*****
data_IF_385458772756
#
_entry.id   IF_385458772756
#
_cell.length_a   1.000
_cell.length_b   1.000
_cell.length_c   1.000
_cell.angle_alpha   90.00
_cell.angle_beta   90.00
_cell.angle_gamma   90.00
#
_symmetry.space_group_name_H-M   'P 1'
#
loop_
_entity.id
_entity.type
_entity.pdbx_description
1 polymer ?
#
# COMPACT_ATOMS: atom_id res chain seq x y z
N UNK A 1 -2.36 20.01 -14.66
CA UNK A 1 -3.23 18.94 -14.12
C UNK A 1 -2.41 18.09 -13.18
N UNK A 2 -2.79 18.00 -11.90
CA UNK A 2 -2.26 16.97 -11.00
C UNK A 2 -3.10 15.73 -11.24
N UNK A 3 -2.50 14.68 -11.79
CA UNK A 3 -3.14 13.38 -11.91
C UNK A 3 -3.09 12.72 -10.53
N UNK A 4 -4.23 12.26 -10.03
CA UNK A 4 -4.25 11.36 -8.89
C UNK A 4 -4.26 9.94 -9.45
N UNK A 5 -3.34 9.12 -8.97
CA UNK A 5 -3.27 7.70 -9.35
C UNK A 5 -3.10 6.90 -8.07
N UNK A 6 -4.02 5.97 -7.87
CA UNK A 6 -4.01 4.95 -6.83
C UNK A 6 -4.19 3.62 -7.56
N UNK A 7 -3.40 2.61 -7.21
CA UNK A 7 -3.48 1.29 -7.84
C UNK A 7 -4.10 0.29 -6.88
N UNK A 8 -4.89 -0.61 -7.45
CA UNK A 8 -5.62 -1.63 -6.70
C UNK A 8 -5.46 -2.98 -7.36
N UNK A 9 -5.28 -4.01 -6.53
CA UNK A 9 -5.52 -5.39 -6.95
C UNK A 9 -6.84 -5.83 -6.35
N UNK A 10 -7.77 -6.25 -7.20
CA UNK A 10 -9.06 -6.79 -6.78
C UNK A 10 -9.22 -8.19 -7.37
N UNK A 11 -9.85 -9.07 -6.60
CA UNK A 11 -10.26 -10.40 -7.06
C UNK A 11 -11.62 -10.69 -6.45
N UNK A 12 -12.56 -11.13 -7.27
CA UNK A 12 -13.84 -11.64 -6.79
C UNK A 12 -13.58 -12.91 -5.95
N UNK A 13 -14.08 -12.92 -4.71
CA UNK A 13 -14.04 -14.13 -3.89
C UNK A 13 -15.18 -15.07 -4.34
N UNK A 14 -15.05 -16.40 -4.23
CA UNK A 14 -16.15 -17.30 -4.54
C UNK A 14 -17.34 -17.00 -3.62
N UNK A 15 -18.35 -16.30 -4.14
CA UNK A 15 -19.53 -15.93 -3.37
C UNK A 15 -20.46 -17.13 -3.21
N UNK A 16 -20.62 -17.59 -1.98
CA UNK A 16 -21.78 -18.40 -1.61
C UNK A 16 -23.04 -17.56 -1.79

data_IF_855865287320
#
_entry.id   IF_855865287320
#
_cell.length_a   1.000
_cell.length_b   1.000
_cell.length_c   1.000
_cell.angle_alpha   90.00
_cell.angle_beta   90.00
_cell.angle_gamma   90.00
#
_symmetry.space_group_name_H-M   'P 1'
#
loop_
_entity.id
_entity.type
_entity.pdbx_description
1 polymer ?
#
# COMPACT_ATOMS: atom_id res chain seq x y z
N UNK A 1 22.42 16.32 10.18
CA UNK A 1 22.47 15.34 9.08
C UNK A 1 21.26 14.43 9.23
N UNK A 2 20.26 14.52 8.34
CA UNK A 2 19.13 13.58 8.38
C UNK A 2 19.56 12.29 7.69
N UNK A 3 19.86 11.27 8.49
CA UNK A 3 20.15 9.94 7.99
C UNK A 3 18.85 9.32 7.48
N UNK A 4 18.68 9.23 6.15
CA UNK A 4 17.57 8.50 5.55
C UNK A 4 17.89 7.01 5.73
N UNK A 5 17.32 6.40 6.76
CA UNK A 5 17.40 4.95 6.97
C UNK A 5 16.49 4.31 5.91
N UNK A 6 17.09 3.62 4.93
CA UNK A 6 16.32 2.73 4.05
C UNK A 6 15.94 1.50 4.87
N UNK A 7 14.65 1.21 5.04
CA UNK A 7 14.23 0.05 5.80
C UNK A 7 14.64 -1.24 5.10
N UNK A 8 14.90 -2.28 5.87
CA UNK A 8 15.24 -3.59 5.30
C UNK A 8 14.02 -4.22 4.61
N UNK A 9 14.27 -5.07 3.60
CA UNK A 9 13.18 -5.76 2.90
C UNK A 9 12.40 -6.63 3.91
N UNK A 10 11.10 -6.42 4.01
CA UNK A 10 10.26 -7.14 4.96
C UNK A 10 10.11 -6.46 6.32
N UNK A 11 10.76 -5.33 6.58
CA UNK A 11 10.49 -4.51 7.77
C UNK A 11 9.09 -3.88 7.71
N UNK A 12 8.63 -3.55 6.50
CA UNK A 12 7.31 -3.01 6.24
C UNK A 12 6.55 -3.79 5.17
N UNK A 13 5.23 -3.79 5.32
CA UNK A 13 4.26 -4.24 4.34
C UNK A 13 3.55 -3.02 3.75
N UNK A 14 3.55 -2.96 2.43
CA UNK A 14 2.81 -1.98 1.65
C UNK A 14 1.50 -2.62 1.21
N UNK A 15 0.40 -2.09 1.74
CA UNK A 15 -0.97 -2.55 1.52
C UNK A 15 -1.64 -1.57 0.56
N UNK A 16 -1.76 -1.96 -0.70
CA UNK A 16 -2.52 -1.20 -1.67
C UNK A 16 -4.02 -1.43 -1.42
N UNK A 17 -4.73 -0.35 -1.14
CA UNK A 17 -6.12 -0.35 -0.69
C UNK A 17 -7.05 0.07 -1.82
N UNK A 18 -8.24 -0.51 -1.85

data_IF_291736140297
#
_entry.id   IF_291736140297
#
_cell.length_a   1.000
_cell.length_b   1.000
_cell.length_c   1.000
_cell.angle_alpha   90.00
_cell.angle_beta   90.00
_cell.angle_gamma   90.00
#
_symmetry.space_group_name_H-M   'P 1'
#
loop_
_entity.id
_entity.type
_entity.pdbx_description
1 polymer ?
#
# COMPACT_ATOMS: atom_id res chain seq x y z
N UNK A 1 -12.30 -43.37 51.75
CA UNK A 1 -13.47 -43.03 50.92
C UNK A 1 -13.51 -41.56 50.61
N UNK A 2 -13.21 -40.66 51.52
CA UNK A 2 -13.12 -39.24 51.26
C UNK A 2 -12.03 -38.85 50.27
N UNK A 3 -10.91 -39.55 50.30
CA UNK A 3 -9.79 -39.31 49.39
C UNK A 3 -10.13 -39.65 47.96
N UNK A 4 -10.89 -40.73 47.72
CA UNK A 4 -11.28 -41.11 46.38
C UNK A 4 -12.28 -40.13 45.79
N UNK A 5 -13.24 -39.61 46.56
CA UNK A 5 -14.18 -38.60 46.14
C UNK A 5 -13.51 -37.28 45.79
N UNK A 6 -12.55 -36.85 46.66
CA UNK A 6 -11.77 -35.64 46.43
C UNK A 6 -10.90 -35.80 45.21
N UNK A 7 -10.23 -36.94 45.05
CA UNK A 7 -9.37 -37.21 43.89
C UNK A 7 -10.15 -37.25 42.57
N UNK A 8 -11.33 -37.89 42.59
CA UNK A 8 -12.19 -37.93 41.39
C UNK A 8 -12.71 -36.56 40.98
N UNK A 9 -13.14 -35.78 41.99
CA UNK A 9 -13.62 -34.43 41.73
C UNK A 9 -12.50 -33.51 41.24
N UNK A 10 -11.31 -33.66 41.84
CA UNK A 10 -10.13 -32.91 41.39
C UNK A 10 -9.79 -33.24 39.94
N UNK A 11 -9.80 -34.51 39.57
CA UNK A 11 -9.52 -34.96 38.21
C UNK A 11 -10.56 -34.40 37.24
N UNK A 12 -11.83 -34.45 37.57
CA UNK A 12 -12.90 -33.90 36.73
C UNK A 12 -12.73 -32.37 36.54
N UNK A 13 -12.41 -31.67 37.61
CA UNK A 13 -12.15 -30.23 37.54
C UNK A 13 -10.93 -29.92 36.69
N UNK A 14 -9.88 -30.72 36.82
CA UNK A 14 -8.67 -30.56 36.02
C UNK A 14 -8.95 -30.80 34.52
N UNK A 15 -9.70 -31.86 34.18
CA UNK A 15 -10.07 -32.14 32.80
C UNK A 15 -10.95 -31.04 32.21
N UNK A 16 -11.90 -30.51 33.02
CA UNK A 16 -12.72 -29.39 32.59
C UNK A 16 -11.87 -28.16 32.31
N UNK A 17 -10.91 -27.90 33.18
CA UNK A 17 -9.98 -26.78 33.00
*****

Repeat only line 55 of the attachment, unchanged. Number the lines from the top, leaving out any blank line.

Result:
CA UNK A 12 -13.84 -11.64 -6.79